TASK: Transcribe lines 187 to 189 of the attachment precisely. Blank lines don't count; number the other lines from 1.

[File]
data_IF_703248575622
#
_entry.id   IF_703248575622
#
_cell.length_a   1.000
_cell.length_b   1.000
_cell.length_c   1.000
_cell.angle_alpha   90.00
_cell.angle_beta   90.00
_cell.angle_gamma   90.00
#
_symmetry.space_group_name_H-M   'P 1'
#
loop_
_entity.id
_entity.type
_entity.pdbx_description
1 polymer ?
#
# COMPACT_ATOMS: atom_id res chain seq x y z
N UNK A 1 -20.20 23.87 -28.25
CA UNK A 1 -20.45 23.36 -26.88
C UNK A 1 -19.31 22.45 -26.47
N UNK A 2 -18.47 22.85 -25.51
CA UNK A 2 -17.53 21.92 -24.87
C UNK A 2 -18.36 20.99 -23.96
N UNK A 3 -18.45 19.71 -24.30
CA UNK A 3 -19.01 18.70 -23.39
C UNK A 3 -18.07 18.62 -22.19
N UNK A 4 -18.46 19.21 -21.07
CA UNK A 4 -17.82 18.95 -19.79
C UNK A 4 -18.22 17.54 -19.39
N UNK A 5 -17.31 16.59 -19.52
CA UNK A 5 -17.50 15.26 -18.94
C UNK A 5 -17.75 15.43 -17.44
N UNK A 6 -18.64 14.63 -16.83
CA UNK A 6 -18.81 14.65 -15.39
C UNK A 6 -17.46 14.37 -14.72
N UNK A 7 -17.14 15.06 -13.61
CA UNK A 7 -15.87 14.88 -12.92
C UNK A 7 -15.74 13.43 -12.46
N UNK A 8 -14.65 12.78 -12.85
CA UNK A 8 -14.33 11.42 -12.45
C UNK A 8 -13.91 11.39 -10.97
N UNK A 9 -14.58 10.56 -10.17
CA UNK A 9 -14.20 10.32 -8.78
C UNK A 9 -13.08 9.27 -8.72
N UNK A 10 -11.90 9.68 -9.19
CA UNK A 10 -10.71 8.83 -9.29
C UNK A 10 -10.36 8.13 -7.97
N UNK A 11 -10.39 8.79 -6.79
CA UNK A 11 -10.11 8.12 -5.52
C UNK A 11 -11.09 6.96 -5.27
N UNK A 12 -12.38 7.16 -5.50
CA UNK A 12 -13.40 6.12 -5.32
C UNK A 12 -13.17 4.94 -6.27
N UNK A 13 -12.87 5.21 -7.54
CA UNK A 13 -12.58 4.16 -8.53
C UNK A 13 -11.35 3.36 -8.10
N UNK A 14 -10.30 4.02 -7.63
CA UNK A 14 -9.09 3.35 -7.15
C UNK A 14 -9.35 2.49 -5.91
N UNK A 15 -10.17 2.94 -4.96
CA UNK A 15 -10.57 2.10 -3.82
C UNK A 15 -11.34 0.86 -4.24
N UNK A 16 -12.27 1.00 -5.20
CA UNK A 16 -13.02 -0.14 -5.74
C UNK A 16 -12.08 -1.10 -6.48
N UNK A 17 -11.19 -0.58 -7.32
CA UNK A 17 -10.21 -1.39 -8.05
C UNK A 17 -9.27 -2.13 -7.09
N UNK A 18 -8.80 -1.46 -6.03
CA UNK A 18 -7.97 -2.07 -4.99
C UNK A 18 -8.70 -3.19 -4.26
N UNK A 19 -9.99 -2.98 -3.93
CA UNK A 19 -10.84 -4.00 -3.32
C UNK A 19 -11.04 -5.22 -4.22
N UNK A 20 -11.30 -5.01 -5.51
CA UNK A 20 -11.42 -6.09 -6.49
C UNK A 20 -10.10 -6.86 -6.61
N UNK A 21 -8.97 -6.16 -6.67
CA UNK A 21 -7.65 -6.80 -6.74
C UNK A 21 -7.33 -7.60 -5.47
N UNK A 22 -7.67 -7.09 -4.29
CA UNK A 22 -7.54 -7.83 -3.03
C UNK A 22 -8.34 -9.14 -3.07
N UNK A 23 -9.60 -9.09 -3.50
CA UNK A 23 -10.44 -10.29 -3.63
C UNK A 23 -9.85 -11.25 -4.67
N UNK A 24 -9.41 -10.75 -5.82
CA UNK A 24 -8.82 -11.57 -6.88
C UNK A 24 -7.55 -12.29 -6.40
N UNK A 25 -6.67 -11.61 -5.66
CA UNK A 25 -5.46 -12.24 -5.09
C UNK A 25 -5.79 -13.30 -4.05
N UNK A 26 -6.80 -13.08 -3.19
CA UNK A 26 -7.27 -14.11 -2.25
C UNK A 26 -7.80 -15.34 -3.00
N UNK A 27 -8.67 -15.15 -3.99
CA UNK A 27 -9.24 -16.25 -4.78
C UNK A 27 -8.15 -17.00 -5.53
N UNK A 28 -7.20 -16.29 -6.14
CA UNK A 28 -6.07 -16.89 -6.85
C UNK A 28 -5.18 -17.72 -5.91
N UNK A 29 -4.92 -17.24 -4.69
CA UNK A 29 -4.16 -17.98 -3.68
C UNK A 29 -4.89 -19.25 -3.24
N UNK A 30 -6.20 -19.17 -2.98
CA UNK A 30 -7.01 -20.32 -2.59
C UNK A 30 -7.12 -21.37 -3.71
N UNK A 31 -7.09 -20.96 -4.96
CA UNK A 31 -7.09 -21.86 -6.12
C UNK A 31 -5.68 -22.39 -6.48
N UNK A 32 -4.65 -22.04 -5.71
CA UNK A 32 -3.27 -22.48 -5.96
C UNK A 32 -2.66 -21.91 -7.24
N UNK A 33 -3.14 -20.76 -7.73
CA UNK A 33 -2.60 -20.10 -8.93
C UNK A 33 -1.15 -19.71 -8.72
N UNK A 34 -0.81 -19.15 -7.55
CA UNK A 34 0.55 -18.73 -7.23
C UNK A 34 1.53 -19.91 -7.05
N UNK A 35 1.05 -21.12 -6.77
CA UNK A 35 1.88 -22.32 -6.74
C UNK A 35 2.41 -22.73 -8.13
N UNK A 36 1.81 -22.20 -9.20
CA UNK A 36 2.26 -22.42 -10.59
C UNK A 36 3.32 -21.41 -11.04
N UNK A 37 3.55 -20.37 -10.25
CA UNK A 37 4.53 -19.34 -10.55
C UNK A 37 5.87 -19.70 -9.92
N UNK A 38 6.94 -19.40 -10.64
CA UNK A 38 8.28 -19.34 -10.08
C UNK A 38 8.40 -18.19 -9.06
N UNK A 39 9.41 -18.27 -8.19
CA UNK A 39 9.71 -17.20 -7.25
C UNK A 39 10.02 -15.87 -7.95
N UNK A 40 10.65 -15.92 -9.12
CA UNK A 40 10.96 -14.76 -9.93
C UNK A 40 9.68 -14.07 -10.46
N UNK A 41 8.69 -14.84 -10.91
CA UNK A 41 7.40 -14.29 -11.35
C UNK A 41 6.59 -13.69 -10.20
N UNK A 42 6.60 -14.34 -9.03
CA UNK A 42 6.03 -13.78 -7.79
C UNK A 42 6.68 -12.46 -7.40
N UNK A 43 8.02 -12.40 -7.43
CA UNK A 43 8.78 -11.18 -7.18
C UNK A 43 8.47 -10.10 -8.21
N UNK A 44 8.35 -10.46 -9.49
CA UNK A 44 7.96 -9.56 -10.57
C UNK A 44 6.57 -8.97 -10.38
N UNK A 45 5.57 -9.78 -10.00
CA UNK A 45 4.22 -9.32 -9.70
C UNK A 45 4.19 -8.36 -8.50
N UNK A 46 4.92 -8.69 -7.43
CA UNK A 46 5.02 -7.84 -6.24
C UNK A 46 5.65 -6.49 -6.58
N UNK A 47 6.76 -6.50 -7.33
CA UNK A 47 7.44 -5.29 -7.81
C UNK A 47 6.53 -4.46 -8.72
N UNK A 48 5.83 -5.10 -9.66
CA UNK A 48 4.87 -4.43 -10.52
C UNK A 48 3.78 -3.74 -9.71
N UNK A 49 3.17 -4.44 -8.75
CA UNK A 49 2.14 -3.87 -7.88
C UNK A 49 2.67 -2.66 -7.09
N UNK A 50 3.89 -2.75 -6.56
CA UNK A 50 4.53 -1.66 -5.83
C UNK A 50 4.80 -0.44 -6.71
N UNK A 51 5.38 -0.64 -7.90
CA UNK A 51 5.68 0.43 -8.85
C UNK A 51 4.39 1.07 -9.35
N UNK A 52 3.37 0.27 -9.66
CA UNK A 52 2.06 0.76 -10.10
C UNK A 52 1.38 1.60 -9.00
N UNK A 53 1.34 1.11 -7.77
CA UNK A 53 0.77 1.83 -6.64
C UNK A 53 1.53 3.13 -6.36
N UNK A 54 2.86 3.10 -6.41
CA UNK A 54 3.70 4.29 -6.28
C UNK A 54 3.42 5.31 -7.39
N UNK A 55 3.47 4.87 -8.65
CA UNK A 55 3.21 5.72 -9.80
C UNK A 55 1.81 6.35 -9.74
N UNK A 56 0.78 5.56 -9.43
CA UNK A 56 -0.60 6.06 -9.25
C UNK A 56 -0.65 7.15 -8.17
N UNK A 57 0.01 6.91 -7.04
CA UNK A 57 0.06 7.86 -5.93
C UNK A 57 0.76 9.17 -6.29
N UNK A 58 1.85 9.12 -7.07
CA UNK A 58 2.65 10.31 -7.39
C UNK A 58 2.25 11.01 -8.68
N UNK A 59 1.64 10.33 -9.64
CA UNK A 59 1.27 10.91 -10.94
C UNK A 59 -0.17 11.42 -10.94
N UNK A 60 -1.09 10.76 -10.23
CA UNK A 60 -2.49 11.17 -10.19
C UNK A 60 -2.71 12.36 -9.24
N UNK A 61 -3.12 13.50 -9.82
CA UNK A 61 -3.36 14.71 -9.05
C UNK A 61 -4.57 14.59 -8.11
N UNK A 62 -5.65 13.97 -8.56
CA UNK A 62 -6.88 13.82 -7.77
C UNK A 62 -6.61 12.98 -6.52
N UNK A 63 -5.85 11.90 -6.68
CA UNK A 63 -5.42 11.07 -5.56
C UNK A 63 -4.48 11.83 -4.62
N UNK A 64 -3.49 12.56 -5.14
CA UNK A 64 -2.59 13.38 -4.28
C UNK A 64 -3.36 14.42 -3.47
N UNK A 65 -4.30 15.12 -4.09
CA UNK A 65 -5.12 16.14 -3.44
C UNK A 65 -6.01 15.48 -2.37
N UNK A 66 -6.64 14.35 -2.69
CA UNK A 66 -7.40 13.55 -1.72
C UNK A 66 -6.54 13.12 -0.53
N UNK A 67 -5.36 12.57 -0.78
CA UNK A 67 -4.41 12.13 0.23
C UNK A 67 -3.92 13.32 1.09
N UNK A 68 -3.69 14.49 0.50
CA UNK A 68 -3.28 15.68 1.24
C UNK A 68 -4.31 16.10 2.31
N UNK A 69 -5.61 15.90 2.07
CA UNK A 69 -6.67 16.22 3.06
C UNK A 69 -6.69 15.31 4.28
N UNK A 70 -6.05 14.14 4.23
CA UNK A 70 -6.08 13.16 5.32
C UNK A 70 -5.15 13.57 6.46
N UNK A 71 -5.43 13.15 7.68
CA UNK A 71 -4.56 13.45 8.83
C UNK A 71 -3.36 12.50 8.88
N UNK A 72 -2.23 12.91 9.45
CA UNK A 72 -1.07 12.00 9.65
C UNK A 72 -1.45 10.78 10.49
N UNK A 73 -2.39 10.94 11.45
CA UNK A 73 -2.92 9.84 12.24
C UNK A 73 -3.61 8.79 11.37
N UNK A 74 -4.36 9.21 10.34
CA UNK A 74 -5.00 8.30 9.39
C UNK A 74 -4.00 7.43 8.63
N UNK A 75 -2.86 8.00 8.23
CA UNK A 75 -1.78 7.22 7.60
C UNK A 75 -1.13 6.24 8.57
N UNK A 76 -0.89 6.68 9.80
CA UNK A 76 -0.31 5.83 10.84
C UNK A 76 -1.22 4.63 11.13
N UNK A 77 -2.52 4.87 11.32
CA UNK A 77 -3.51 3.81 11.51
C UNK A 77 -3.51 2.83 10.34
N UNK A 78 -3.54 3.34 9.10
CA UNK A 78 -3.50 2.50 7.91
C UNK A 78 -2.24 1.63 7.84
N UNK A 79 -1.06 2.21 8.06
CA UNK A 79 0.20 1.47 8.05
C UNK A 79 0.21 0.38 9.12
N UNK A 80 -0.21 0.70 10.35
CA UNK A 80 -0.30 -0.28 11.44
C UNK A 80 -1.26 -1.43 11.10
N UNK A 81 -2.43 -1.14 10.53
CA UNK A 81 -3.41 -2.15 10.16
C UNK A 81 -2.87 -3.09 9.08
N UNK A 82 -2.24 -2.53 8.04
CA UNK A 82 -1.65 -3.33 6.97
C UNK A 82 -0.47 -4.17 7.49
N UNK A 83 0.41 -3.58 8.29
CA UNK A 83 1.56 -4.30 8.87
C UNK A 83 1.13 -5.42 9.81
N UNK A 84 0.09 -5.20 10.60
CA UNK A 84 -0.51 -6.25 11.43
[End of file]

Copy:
CA UNK A 56 -0.60 6.06 -9.25
C UNK A 56 -0.65 7.15 -8.17
N UNK A 57 0.01 6.91 -7.04